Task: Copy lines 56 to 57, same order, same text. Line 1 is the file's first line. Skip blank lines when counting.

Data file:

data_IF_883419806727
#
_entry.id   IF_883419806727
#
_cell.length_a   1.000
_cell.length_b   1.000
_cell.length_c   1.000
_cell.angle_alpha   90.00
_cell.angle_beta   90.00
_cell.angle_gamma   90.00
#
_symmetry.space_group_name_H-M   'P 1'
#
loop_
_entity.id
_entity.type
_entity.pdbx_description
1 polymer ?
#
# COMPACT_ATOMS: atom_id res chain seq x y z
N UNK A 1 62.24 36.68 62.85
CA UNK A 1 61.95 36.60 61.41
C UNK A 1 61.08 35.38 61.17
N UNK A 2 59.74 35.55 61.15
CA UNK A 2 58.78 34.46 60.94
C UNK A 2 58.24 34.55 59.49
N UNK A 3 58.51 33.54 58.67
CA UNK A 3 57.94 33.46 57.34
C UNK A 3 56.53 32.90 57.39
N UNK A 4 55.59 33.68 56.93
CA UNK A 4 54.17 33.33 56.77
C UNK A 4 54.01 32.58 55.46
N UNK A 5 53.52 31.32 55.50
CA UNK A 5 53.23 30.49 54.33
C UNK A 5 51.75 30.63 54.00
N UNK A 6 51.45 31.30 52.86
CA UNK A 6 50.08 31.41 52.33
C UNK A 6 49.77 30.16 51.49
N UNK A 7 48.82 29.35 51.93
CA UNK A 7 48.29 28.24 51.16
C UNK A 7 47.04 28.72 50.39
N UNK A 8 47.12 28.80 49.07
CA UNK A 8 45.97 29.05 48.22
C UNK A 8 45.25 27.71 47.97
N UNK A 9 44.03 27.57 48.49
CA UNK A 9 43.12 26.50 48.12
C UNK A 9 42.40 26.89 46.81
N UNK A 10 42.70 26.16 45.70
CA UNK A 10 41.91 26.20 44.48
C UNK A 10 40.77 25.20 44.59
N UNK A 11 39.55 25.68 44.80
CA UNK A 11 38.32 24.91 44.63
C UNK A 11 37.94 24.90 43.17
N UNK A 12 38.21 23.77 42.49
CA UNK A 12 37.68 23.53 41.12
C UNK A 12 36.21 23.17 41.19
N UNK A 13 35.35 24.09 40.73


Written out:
C UNK A 12 36.21 23.17 41.19
N UNK A 13 35.35 24.09 40.73